Sometimes we ponder our own spiritual state and conclude, “I am such a mess. What could God possibly do with me?” The answer is, “A lot!” To demonstrate that, let’s take a look at Matthew (not the gospel, but the man) to illustrate the difference between how we view ourselves, how we view one another, and how Jesus views us.
His name was Levi, and he lived in the city of Capernaum. He was a Publican, that is, a collector of public taxes for the Roman Empire. Levi was a man despised by his own people, the Jews. He worked for Rome, and Rome represented the boot of authority on the neck of the Jewish nation. Levi sat, day after day, callously collecting taxes from his own people, with a Roman soldier standing behind him, equipped with spear and sword, as a representation of Rome’s authority over the subjugated Jewish nation. Levi was a man detested by his kinsmen, an outcast among his own people.
Given his name, it is my suspicion that Levi was from that very tribe, the priestly Levite tribe, the tribe who interceded with God on behalf of the nation. Levi quotes the Old Testament more than any other gospel writer. His gospel is saturated with Hebrew scripture. As a Levite, he would absolutely be that sort of man, yet, it seems he has become frustrated and disillusioned as he observes what has become of his people. He saw their lack of devotion to spiritual purity, even among the “holy” men. He saw the temple of God turned into a marketplace, a place where thievery was so common that it had gained acceptance as a daily practice. He saw the utter hypocrisy that was carried out in the name of God, and something within him snapped as he saw what was once holy and meaningful turned into something empty, worthless, and misleading. In his frustration, Levi resigned himself to getting as much as he could out of life, and he did so with the backing of Rome. We see much in today’s church that resembles what Levi saw as he looked at the religious system of his own day, and people today, understandably, hold similar disdain for the institutional church and its religious systems.
As a gatherer of tribute for the Roman oppressors, Levi had a quota of taxes to collect each month, and anything he could collect beyond that quota was his to keep. With the authority of Rome behind him, I suspect this was not an overly difficult task, and that his business was quite lucrative. His greed and national betrayal fueled the fires of hatred from his own people.
Another man lived in Capernaum, a man named Simon, later to be called Peter, meaning “Rock,” the brash, hot-tempered apostle who steals our hearts with his passion and devotion. Undoubtedly, Simon was familiar with Levi, the tax gatherer. It has been humorously speculated that Levi was the man who taught Simon to curse!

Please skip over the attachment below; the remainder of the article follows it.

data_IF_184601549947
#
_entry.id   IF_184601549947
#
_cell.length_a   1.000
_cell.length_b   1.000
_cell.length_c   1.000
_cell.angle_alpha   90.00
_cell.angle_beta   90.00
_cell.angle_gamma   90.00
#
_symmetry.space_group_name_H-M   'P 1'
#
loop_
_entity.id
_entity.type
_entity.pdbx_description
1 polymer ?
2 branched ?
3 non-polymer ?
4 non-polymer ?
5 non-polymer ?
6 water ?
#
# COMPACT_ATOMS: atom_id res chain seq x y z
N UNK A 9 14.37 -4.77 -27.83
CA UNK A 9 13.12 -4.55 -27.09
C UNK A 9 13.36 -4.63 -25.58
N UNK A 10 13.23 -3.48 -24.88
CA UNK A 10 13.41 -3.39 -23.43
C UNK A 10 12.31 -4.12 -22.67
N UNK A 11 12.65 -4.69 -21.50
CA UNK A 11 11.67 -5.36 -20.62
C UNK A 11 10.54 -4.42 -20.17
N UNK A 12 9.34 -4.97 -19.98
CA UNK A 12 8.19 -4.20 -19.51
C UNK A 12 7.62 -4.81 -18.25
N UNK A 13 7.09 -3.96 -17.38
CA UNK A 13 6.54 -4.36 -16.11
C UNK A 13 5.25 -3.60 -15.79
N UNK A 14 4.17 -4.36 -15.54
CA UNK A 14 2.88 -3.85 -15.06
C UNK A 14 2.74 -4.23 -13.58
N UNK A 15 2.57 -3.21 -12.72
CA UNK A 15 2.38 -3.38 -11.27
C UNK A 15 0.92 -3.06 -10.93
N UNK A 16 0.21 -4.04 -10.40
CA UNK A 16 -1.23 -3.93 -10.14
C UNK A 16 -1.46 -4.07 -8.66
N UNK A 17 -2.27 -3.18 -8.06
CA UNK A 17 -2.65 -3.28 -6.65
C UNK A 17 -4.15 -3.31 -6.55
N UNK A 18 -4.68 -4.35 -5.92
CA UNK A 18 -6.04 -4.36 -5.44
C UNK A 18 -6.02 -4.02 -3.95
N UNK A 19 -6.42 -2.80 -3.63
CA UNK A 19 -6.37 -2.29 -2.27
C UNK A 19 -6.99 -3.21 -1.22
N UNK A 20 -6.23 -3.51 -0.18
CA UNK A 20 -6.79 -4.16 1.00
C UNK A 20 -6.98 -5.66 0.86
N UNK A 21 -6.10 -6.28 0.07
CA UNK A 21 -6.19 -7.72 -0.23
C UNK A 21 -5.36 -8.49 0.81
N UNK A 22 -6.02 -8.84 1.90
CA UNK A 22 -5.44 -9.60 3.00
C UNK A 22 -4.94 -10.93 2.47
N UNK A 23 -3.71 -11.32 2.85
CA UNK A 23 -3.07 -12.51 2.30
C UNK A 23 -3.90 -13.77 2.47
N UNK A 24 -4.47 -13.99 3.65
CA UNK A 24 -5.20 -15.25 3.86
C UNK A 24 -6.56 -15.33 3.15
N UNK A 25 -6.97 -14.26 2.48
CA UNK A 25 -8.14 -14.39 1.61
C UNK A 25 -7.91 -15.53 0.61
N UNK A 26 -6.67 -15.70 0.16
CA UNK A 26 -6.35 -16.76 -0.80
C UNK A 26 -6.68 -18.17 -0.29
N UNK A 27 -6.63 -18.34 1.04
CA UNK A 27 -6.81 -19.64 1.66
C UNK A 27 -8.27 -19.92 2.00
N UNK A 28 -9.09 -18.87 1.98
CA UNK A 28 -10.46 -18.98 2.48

Beyond Simon and Levi, yet another man made his home and headquarters in Capernaum, for a time, and that man is Jesus. It is undoubtedly the case that Levi was very familiar with the man, Jesus. Jesus likely passed Levi’s tax booth many times, and just as likely paid his own taxes there. I have little doubt that Levi had heard this young Rabbi teach from time to time, and he may even have witnessed some miraculous healings, as we know that many of those healings took place in the city of Capernaum.
As he watched, and listened, Levi saw lives dramatically impacted by the work and teachings of this man Jesus. He was seeing something real, something dramatically different than the hypocrisy-infused religious systems of his day. Levi was steeped in the Hebrew scriptures, so much so that something within him fearfully yearned for what Jesus seemingly represented. It rang true. It seemed to be free of everything Levi despised in the religious authorities of his day.
The time came that Jesus walked by Levi’s booth, and we are told that he saw “a man,” not a collector of taxes, not a sinner, not a thing to be hated. And Jesus said to this man, two simple words – “Follow me.” In response to that, Levi abandoned his lucrative income, his plush life, and he did exactly what Jesus called him to do. He followed, and he never turned back. Jesus did not tell Levi to clean up his life, to pull himself together, to accomplish great feats in the name of God. He said, “Follow me.” That is what we are called to do, and when we do that, the rest will flow naturally within us, and from us.
As Levi obeyed the call to follow, Jesus named him “Matthew,” which means “gift from God.” How different that is from the way the community had always viewed Levi. How different from the way Levi likely viewed himself! Gift from God. So profound is the impact of Jesus on the life of a man or a woman that Jesus can bond the traitorous Matthew with the impetuous, impulsive, patriot-minded Peter, in the same family of disciples.
No matter your background, your history, your reputation among the people, Jesus calls you to follow him. And I wonder … what name does he then give you? Lover of humanity? Heart of gold? Defender of the weak? Bearer of truth? Encourager of the disheartened?
Find your unique identity in Christ and use it for the advancement of his kingdom.
Victoriously in Christ!
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